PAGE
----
The importance of cholesterol
Cholesterol is integral to the formation and maintenance of caveolae. Early studies showed enrichment of sterols at the neck of caveolae (Montesano, 1979). Depletion of cholesterol causes flattening of caveolae (Rothberg et al., 1992; Westermann et al., 2005) and an increase in mobility of caveolin-1-GFP in the plasma membrane (Thomsen et al., 2002). Caveolin binds cholesterol tightly in a 1:1 ratio (Murata et al., 1995), and crosslinking studies using a photoactivatable derivative of cholesterol show that it is a major cholesterol-interacting protein (Thiele et al., 2000). Expression of caveolin in cells lacking caveolae causes enrichment of cholesterol in a low-density, detergent-insoluble floating fraction but the increase is greater than predicted for a 1:1 caveolin-cholesterol interaction (Pike et al., 2002).
The cholesterol-binding domain of caveolin has not yet been pinpointed, but its scaffolding domain (residues 82-101 in caveolin-1; Fig. 3), originally considered to be a protein-interaction domain, is now thought to play a role in membrane interactions. This highly conserved region of caveolin has numerous bulky aromatic residues and key positively charged residues (Figs 1, 4). Interestingly, expression of a dystrophy-associated point mutant of caveolin-3 (C71W) (McNally et al., 1998; de Paula et al., 2001) disrupts Ras signalling in a cholesterol-dependent manner (Carozzi et al., 2002). Substitution of tryptophan, rather than loss of cysteine, is important for this effect (Carozzi et al., 2002), which suggests that an additional tryptophan residue could influence association of cholesterol with caveolae. This is an interesting possibility given a recent in vitro study showing that tryptophan-cholesterol interactions can modulate bilayer curvature (van Duyl et al., 2005). Thus, the interaction of caveolin with cholesterol may be fundamental to the generation of caveolae. Intriguingly, in a completely unrelated system, a cysteine-to-tryptophan change (but not substitution by other residues) in a lipid-exposed transmembrane segment of the nicotinic acetylcholine receptor dramatically enhances the response of the receptor to cholesterol modulation (Santiago et al., 2001).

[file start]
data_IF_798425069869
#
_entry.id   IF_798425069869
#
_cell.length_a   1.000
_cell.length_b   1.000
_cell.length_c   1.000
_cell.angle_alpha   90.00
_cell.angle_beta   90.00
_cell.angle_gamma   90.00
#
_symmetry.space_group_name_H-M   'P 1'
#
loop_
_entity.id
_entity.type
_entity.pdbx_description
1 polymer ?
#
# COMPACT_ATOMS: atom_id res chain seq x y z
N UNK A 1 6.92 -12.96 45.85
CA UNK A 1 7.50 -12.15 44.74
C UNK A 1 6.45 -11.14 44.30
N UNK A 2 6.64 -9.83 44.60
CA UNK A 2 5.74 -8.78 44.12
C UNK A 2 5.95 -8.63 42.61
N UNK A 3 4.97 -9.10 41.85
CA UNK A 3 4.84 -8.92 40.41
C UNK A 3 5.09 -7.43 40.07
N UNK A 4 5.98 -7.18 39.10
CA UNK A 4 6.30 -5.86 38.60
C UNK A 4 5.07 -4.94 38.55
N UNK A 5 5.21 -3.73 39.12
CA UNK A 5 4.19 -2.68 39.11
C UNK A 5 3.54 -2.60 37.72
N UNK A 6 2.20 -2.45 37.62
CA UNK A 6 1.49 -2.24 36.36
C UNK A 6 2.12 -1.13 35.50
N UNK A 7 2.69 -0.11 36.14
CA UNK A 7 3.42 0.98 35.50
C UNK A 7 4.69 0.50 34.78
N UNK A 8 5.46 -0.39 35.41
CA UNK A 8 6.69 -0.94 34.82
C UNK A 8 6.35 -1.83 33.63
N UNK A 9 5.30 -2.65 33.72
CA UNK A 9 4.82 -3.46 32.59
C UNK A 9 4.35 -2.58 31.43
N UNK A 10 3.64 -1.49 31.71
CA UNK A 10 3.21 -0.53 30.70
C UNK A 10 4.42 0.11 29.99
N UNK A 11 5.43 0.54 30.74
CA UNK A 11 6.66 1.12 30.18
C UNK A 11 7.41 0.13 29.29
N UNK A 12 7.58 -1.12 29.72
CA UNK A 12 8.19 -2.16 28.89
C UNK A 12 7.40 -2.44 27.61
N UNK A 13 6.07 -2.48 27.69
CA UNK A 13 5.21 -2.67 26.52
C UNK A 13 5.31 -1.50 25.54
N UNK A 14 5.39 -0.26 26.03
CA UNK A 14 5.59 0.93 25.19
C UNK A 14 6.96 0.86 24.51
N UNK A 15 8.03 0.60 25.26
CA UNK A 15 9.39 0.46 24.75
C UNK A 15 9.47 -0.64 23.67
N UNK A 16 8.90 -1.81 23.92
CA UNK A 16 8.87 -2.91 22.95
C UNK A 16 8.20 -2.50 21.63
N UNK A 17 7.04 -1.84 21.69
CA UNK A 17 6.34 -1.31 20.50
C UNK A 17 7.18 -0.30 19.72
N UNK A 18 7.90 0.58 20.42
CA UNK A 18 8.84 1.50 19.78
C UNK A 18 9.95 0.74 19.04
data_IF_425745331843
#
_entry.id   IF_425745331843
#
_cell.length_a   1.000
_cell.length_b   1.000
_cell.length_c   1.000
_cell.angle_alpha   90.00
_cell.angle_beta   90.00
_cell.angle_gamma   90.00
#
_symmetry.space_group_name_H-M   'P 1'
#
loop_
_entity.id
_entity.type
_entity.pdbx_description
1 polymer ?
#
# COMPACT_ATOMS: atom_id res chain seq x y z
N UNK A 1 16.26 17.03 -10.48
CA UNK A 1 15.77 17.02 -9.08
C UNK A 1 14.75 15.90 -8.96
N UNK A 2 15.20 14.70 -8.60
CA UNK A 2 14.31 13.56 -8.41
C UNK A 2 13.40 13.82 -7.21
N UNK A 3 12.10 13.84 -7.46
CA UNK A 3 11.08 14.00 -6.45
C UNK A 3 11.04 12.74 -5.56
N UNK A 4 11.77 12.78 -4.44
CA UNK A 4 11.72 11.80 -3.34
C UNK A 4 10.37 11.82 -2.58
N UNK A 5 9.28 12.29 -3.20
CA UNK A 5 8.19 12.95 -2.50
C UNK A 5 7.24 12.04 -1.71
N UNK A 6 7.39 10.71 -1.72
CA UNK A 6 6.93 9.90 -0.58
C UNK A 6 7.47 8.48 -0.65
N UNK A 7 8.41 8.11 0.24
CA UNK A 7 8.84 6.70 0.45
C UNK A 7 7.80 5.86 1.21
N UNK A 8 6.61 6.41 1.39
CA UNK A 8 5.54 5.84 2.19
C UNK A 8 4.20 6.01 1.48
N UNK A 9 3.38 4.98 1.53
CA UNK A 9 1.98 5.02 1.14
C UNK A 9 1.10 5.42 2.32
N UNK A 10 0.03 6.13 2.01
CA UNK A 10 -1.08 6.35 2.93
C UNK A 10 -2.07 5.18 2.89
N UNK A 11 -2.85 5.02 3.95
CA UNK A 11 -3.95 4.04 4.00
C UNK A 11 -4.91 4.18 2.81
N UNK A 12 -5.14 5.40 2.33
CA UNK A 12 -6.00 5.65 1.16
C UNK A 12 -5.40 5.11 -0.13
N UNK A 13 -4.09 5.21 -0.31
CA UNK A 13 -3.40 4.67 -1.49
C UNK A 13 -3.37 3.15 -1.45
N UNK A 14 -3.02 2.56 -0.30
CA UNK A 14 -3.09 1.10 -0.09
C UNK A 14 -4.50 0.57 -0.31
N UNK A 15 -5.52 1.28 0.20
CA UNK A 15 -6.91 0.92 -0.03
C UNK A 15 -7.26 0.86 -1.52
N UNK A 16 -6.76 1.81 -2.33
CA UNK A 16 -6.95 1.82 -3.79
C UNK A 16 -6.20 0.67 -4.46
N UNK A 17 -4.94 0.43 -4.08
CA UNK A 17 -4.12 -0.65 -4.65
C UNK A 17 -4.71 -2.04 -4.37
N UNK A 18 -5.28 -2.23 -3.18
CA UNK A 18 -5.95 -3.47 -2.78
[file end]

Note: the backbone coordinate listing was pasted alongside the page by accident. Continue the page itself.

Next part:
The N-terminal end of the scaffolding domain of caveolin-1 contains a conserved serine residue (S80; Fig. 3) that plays a role in regulating cholesterol binding. Phosphorylation of S80 decreases caveolin-1-associated cholesterol whereas a point mutant, S80A, shows increased sterol binding (Fielding et al., 2004). Platelet-derived growth factor (PDGF) stimulates phosphorylation of Y14 upon loss of sterol (Fielding et al., 2004), which suggests that there are complex interactions between different domains of caveolin-1 that link signal transduction to cholesterol binding.
In vitro studies of caveolin-cholesterol interactions have largely focused on the scaffolding domain of caveolin-1 (see Figs 1, 3). The scaffolding domain might at least partially insert into the membrane (Arbuzova et al., 2000) and form an in-plane amphipathic helix with one face exposed (see below). Cholesterol promotes the deeper insertion of the peptides into the membrane but the strongest interaction involves the interfacial region of the membrane. Caveolins contain a potential cholesterol recognition and/or interaction amino acid consensus (CRAC) motif (Li and Papadopoulos, 1998). CRAC motifs have the consensus sequence L/V-(X)(1-5)-Y-(X)(1-5)-R/K- (in which X represents any amino acid) and are present in many proteins that interact with cholesterol (Li and Papadopoulos, 1998). The CRAC motif in caveolin-1 (residues 94 to 101) has not been directly implicated in a simple 1:1 interaction with cholesterol. A comparison of three peptides derived from this region of caveolin-1, one corresponding to the entire scaffolding domain, a second shorter peptide containing the CRAC motif (VTKYWFYR) and a third that does not (KYWFYR) (Epand et al., 2005), shows that the two CRAC-motif-containing peptides associate with liposomes, insert into the membrane and promote segregation of cholesterol into domains (Epand et al., 2005). The sequestered cholesterol is present in crystalline complexes, which indicates that the enrichment is not a result of peptide-cholesterol binding but to an alteration of membrane properties that allows cholesterol enrichment. Indeed, concentration of cholesterol in caveolae is unlikely to reflect a simple 1:1 binding of cholesterol to caveolin because cholesterol is in great excess of any membrane protein.